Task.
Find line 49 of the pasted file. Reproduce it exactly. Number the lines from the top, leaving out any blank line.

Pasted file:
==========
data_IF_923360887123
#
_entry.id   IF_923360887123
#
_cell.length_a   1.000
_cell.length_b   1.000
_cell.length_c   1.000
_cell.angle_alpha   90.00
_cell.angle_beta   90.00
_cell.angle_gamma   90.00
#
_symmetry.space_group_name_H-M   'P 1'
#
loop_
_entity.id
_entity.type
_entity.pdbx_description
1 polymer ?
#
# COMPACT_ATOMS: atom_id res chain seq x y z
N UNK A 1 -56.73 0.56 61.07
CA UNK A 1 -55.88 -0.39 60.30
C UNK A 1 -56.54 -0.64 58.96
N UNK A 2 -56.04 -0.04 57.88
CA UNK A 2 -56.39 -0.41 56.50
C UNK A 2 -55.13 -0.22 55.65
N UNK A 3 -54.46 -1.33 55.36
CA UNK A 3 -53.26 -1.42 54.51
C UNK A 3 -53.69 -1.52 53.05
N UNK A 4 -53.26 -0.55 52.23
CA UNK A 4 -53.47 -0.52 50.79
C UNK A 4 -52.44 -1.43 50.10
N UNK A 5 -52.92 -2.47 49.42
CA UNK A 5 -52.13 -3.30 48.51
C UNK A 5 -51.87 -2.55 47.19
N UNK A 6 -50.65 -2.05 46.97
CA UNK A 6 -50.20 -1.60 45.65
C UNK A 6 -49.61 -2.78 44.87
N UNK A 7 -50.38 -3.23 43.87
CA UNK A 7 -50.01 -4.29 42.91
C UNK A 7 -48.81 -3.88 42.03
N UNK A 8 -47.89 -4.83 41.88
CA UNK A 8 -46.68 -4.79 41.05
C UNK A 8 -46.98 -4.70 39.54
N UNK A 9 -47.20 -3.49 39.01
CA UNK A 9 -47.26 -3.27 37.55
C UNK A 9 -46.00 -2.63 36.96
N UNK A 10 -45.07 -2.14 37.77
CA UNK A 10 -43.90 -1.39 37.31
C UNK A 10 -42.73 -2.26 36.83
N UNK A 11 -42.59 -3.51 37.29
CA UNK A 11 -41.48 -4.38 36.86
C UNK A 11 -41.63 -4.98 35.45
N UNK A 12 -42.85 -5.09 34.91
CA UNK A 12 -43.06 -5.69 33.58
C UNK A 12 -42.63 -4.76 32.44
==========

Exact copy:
CA UNK A 10 -43.90 -1.39 37.31